Ford Debuts the World's First Pursuit Rated Hybrid Police Car

Sam McEachern
by Sam McEachern

Ford has taken the efficient Fusion Energi and strapped it with lights, sirens and other law enforcement-related equipment to create the new Police Responder Hybrid Sedan — the world’s first pursuit-rated hybrid police car.

The Police Responder Hybrid Sedan is powered by a 2.0-liter Atkinson cycle four-cylinder engine and a lithium-ion battery pack. The powertrain has been slightly modified for police duties and will run in battery-only mode at speeds up to 60 mph, however, both the engine and electric motor will work in unison when the vehicle is under heavy acceleration or travelling at high speeds. Rated at 38 mpg combined, which is twice as efficient as the Ford Taurus’s 3.7-liter V6 engine, Ford says its new hybrid interceptor could save law enforcement agencies up to $3,900 a year in fuel costs per vehicle.

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The Police Responder is equipped with all of the usual police car add-ons such as a front bull bar, lights and sirens, heavy duty suspension components and police-rated wheels and tires. The cabin is similarly equipped for law enforcement duties with police-specific cloth front seats, easy clean vinyl rear seats, a space-saving rotary dial shift knob, heavy duty front door tethers, anti-stab plate front seats and an upfit-friendly center console. The interceptor will will go on sale this spring and will be delivered to law enforcement agencies across the U.S. next summer.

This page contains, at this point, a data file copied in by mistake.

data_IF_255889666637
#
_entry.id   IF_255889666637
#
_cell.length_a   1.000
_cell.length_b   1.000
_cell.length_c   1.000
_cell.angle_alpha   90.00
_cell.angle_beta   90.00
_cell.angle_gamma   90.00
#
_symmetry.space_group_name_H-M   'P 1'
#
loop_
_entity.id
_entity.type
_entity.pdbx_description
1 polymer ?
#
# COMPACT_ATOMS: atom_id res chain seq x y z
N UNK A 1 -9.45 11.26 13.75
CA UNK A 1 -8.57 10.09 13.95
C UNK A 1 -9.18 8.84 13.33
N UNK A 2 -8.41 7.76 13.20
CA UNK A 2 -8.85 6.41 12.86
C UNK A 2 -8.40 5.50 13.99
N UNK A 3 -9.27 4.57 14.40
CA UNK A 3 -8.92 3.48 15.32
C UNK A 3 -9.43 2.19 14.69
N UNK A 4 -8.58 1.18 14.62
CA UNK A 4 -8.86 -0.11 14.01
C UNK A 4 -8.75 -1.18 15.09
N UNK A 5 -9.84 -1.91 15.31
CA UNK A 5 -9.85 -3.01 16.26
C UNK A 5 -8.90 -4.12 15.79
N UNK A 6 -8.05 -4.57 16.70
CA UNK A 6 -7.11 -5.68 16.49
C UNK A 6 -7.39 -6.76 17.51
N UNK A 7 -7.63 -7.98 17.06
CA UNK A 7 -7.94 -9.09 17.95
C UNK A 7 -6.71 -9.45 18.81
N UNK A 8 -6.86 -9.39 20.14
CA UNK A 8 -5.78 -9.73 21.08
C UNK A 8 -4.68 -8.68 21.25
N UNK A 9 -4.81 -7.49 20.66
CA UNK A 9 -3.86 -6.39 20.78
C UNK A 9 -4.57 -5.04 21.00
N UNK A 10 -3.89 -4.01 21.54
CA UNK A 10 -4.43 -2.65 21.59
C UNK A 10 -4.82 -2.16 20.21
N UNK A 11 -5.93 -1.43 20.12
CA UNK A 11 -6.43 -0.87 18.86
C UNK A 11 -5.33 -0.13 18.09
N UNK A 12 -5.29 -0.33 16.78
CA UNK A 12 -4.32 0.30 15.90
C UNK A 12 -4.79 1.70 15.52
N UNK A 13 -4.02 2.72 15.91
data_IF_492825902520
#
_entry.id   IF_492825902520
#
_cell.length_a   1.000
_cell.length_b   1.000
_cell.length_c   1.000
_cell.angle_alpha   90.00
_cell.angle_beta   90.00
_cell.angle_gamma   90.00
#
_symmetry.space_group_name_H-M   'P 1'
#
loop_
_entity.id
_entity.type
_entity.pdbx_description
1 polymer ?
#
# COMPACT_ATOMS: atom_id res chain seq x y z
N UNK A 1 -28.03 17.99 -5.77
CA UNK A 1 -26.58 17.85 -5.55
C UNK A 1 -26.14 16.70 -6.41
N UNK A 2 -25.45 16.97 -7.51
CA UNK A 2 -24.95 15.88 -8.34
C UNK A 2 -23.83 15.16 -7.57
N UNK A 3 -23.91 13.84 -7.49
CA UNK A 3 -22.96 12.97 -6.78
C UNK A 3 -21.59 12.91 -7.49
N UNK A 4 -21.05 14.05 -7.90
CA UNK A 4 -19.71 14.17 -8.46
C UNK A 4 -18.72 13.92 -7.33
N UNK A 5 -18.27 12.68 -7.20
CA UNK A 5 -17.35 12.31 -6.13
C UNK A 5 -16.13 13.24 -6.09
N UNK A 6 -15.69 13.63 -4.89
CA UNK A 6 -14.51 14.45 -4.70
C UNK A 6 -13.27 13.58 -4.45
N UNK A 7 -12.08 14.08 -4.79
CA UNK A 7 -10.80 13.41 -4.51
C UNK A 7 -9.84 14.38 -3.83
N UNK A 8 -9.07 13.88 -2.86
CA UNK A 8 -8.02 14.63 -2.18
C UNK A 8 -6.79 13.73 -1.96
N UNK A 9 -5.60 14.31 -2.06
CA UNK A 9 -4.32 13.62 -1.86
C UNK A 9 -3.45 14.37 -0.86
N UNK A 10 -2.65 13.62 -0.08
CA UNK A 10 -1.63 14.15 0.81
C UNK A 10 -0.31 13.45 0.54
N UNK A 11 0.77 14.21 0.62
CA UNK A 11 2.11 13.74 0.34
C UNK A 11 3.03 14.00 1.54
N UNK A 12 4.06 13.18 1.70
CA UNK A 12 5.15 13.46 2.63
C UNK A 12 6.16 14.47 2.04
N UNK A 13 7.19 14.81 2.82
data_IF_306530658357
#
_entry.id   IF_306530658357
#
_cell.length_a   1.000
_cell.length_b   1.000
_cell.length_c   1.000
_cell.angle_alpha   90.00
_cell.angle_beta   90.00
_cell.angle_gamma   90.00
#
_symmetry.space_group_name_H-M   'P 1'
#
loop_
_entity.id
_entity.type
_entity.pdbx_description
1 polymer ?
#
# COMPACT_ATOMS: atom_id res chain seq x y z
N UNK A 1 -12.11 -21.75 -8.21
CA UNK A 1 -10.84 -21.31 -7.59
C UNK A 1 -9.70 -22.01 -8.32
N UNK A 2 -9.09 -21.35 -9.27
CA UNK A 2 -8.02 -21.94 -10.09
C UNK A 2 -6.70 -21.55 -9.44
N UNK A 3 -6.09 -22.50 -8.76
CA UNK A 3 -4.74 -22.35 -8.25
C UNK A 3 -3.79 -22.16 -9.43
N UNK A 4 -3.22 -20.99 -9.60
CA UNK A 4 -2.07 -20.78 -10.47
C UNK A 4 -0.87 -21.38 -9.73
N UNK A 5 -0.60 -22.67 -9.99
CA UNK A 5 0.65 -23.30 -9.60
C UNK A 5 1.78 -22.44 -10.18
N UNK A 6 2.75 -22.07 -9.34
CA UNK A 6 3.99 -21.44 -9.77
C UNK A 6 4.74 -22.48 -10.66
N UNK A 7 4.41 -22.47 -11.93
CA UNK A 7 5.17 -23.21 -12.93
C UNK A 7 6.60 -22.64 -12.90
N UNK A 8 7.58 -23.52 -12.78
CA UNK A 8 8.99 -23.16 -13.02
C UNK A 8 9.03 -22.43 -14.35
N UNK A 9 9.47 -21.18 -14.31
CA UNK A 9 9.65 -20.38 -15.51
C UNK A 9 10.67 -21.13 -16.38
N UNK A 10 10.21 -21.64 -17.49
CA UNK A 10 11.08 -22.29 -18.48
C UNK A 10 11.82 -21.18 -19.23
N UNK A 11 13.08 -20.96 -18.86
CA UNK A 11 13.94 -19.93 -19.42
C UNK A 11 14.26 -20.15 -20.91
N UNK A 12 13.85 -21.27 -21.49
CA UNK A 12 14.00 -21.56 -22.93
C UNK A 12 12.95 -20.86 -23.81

Ford’s hybrid police cruiser is the second of 13 new electric or hybrid vehicles the automaker plans to introduce in the next five years. The American automaker says it will deliver another new hybrid police car for North America shortly, a plug-in hybrid version of the Transit Connect by 2019 and a hybrid self-driving vehicle for commercial mobility services by 2021. It has also committed to bringing a fully electric small SUV, a hybrid version of the F-150 pickup, and a hybrid V8 Mustang to market by 2020.

Sam McEachern
Sam McEachern

Sam McEachern holds a diploma in journalism from St. Clair College in Windsor, Ontario, and has been covering the automotive industry for over 5 years. He conducts reviews and writes AutoGuide's news content. He's a die-hard motorsports fan with a passion for performance cars of all sorts.

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 1 comment
  • Daniel Girald Daniel Girald on Jul 22, 2017

    Since its hybrid driveline doesn't even have a transmission properly said, relying on the electric motors and the planetary gearset to simulate a CVT, the space-saving rotary dial shifter is not bad at all, but why not replacing that electric parking brake with a regular parking brake pedal like it used to be common in the old-school full-size sedans?